In this year’s Future Trends Conference we’ll explore the topic of Talent, a subject that is a current talking point in both the market place and among our clients.
To both our events in Auckland and Wellington, we welcome international psychological profiling, talent management and people analytics authority Dr Tomas Chamorro-Premuzic, as this year’s keynote speaker.
As CEO of Hogan Systems, Professor at the University College of London and New York’s Columbia University and with eight books and 120 scientific papers to his name, Tomas is considered one of the most prolific social scientists of our generation.
In this blog we share some key ideas from Tomas on the subject of talent.
Dr Tomas Chamorro-Premuzic
Over the past 15 years, Tomas has consulted to a range of clients from financial services to fashion and has made over 70 television appearances, including the BBC and CNN.
His new book, The Talent Delusion: Why Data, Not Intuition, is the Key to Unlocking Human Potential, is a must read for anyone involved in the growing talent finding and development industry.
In an interview with the HBR, Tomas defines talent in two ways:
- Firstly it can be seen as “the vital few”, a company's most talented employees. The main challenge is for companies to be able to predict who that is before their competitors do.
- Secondly he says we can think of talent as being performance minus effort, or “effortless performance”. If someone is good at doing something without trying very hard, they probably have a lot of talent.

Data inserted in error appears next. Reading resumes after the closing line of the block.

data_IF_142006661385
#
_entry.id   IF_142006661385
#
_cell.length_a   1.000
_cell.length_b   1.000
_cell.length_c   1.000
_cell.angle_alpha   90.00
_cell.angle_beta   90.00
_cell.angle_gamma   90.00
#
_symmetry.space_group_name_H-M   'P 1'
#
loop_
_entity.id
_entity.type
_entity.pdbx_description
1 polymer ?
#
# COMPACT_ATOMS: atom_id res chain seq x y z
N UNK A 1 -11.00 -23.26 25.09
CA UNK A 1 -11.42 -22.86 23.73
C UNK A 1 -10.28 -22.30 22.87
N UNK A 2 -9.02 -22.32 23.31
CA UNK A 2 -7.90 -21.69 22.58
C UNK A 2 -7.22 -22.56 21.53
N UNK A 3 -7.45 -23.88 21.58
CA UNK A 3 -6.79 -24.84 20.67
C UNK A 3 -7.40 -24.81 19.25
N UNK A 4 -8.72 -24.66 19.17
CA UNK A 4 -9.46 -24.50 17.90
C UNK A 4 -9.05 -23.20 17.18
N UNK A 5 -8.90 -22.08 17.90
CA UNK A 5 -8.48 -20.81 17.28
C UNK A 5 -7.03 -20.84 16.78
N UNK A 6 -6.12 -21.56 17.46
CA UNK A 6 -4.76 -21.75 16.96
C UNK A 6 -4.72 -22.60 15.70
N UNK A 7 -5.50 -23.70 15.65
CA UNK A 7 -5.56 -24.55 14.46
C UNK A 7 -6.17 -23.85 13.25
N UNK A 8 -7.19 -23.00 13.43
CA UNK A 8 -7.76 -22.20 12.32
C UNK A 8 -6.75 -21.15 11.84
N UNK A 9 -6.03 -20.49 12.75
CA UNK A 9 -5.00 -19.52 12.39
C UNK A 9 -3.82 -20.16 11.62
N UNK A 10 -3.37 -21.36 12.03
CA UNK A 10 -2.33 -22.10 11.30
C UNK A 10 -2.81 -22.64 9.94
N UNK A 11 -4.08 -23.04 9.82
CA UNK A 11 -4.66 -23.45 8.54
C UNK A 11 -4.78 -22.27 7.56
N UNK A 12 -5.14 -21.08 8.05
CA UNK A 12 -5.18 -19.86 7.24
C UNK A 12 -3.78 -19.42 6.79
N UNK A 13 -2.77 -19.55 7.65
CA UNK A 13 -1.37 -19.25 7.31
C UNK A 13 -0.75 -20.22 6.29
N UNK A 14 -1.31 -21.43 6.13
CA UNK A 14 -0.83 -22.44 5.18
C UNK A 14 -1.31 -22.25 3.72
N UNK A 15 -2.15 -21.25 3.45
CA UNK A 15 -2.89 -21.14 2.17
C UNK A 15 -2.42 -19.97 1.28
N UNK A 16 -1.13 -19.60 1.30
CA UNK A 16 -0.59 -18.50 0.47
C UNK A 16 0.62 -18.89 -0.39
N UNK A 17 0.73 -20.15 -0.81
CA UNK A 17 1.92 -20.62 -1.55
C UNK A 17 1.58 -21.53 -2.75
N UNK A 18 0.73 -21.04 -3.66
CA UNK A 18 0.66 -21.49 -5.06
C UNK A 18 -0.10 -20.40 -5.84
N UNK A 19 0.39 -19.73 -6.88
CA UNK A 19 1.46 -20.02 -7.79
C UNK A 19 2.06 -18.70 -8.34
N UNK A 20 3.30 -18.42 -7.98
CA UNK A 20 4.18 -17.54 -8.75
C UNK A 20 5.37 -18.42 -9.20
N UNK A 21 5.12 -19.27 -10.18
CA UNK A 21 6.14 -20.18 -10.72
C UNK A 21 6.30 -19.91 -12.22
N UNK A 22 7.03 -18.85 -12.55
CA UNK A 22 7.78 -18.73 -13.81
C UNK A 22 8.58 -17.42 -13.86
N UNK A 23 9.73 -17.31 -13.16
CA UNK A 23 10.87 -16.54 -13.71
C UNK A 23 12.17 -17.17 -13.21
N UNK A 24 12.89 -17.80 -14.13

He addresses some of the myths around talent and says these have existed since consulting firm McKinsey coined the idea of a “war for talent” 20 years ago.
“If you look at real-world practices, and in talent management, the war for talent has almost become the war on talent. Because instead of attracting, engaging, motivating and developing talented employees, most organisations are almost repelling them, mismanaging them - not developing – and they are incapable even of identifying them. And so there are various symptoms that I think are indicative of this kind of tragic war,” says Chamorro-Premuzic.
He says companies now need to understand what a role requires. Often they know little more than the fact they're looking for an engineer or software developer.
It’s exciting to be bringing back Future Trends for a second time to provide you with international insights and expertise on talent from both New Zealand and abroad.
Future Trends will also feature presentations and workshop sessions from Air New Zealand and New Zealand Post.